The perils of negative thinking

New Year's resolutions often revolve around distancing ourselves from aspects of our lives that we dislike. However, for a goal to be truly impactful, it should be about achieving a positive state, such as feeling healthier, managing stress effectively, or taking steps towards financial freedom. Shifting from a negative to a positive outlook isn’t just about semantics; it also represents a fundamental difference in how we approach our goals. Setting a positive goal involves moving towards a desired state, not just away from an undesirable one. For instance, this could mean reframing "I want to lose weight" to "I want to feel stronger in my body." This positive framing aligns with research indicating that approach-oriented resolutions are more successful than avoidance-oriented ones. A study showed that 58.9% of participants who set positive, approach-oriented resolutions considered themselves successful, compared to 47.1% with negative, avoidance-oriented resolutions​​.

A different take on resolutions for 2024

Instead of approaching New Year’s resolutions with the same traditional method — since it only works for 8% of us — why not try tackling them unconventionally this year? Not only will this increase the chances of successfully reaching our goals, but they’ll probably be a lot more fun.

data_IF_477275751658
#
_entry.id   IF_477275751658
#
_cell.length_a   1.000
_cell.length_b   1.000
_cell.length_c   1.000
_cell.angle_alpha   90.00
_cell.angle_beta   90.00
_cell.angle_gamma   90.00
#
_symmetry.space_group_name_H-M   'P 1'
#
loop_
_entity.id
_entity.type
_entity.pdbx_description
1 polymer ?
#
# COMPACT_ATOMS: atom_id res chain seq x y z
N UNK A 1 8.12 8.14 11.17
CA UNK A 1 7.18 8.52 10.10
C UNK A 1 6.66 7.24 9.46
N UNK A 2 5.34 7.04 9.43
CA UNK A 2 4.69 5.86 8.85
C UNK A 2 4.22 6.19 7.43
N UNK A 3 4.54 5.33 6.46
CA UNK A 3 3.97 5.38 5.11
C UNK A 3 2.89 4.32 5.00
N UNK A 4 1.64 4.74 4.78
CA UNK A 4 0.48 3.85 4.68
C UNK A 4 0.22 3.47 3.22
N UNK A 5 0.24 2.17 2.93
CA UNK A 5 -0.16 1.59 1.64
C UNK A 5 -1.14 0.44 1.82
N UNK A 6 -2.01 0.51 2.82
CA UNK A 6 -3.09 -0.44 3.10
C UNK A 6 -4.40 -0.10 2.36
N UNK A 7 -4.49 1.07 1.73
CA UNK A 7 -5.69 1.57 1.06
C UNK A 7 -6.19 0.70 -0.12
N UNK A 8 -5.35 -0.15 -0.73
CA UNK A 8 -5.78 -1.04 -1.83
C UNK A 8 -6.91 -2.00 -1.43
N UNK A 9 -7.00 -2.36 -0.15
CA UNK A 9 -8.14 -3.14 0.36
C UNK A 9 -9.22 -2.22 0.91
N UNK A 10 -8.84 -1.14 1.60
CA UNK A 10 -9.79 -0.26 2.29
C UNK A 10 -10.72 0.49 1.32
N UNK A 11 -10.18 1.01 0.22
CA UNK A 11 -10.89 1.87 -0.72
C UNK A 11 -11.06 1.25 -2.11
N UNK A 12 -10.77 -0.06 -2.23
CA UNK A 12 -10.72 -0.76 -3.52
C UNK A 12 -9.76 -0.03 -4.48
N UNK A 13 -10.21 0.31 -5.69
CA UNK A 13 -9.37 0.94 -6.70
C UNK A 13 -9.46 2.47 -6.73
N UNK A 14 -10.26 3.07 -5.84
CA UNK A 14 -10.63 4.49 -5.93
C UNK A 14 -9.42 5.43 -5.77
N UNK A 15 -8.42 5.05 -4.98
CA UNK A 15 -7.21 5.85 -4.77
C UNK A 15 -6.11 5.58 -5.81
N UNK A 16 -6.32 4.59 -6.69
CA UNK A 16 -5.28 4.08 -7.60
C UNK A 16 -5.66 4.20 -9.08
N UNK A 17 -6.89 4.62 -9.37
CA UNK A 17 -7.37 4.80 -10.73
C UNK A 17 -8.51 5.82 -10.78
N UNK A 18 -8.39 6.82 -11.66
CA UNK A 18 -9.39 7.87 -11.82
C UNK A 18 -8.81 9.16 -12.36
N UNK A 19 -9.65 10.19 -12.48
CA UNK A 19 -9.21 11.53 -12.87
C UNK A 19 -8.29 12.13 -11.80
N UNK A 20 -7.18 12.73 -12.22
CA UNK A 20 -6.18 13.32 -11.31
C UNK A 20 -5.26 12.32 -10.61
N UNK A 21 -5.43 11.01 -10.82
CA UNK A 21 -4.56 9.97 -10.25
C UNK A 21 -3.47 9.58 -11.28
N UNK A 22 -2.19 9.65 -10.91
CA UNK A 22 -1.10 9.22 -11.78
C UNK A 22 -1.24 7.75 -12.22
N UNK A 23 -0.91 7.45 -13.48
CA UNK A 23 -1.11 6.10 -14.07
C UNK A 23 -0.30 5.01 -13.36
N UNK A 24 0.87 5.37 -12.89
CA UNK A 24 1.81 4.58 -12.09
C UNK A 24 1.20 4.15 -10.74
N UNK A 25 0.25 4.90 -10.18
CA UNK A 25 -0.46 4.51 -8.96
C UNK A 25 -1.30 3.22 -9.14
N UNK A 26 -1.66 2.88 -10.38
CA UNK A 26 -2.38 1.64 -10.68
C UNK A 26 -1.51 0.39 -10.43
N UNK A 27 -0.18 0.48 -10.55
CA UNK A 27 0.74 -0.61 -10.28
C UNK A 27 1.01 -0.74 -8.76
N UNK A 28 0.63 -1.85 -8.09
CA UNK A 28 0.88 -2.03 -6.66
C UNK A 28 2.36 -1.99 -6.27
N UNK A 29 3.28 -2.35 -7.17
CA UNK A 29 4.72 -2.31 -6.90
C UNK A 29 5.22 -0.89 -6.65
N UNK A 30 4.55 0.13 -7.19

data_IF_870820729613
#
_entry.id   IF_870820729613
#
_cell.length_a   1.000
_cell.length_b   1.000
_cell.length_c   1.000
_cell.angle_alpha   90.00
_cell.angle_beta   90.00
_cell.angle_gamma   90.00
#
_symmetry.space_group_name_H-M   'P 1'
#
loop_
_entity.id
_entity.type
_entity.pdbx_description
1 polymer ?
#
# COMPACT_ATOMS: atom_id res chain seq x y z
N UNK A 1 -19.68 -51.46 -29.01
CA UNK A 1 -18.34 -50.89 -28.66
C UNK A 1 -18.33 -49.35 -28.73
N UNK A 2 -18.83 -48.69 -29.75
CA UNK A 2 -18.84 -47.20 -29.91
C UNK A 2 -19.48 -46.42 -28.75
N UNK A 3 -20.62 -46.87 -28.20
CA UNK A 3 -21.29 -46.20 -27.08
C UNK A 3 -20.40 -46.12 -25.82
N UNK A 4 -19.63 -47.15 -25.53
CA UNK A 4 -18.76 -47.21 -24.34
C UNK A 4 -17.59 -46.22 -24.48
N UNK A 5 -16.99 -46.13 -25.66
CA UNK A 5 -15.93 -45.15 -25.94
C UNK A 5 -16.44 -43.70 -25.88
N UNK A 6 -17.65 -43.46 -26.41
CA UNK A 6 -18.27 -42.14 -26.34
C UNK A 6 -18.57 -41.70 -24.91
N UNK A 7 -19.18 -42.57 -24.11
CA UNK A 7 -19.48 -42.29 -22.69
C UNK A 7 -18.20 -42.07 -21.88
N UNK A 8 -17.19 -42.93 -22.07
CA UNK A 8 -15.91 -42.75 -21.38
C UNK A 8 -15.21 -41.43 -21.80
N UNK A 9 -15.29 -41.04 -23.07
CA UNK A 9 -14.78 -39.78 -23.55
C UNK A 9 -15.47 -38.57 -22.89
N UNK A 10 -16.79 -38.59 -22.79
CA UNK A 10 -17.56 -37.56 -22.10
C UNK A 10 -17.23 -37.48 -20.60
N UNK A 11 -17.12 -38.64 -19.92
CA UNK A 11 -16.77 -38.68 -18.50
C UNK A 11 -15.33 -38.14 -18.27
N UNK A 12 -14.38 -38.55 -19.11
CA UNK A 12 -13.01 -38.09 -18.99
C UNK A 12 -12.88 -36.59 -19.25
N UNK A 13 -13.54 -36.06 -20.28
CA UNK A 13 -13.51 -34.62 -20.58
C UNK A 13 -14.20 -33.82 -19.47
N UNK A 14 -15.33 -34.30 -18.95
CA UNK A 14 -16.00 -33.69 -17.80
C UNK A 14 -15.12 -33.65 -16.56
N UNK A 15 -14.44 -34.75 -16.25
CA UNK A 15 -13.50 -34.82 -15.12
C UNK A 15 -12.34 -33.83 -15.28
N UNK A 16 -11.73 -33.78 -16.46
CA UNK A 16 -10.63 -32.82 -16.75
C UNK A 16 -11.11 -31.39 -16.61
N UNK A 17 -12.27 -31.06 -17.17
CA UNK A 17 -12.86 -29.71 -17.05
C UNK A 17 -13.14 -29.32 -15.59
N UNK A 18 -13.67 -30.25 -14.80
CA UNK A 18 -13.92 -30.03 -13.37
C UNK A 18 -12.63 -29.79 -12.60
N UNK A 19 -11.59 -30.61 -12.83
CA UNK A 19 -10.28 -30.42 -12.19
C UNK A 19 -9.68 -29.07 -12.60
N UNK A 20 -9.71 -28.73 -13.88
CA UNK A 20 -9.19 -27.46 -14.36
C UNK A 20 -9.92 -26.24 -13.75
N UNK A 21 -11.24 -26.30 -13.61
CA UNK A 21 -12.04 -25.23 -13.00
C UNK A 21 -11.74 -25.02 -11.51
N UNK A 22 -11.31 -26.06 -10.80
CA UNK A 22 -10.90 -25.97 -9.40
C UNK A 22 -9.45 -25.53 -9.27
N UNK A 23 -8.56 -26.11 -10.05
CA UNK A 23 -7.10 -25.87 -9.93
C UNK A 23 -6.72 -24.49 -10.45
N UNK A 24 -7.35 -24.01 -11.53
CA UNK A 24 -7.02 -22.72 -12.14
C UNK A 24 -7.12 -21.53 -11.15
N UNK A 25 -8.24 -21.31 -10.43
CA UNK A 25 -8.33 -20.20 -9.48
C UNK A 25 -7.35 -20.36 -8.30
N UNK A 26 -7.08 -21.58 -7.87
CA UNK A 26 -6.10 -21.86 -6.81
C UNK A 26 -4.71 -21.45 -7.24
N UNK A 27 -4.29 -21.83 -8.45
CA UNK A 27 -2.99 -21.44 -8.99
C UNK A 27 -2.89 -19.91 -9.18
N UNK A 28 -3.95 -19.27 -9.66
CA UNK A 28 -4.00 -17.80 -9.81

Adopt an annual theme rather than a resolution

Instead of making a resolution, consider choosing a central theme for the year. This approach involves selecting a word or mantra that encapsulates any aspirations for the upcoming year. For instance, if your chosen theme is "balance," you could look for ways to infuse this concept into your daily routines, like reorganizing schedules to reduce stress or finding ways to make regular tasks more efficient and enjoyable. A theme-based approach can attract new habits, relationships, and behaviors that resonate more with our core values and goals.

Set flexible resolutions

Life is dynamic, and our resolutions should be adaptable to accommodate changes in our circumstances and preferences. Rigid goals often fail to account for life's changes. For instance, a new job or a change in personal interests can make some resolutions irrelevant or impractical. Allowing for flexibility in our goals can make them more resilient, realistic, and practical — especially for the longer term.

Set mini-goals 

Often, grand resolutions seem unattainable because, well, they are. Breaking down a massive goal into smaller, manageable milestones can lead to greater success. For example, instead of resolving to start a business within a year, consider setting sequential mini-goals: networking with mentors in the first few months, drafting a business plan by mid-year, and securing initial funding by year's end. This method allows us to celebrate each small victory, maintaining motivation and making the overall goal seem less daunting.

Embrace (and learn from) setbacks

Let’s face it: It’s possible that your resolutions won’t work out as planned. However, viewing shortcomings as learning opportunities instead of feeling guilty about them will make the pursuit of a goal an accomplishment in its own right. For example, if you find it difficult to stick to a specific budgeting plan, you might simply need a different approach that aligns better with your lifestyle and preferences. A failure is never really a failure if it’s approached as a life lesson. Instead of just writing off an unsuccessful goal, try a different approach: Take it as a learning and growth opportunity and adjust your plan accordingly.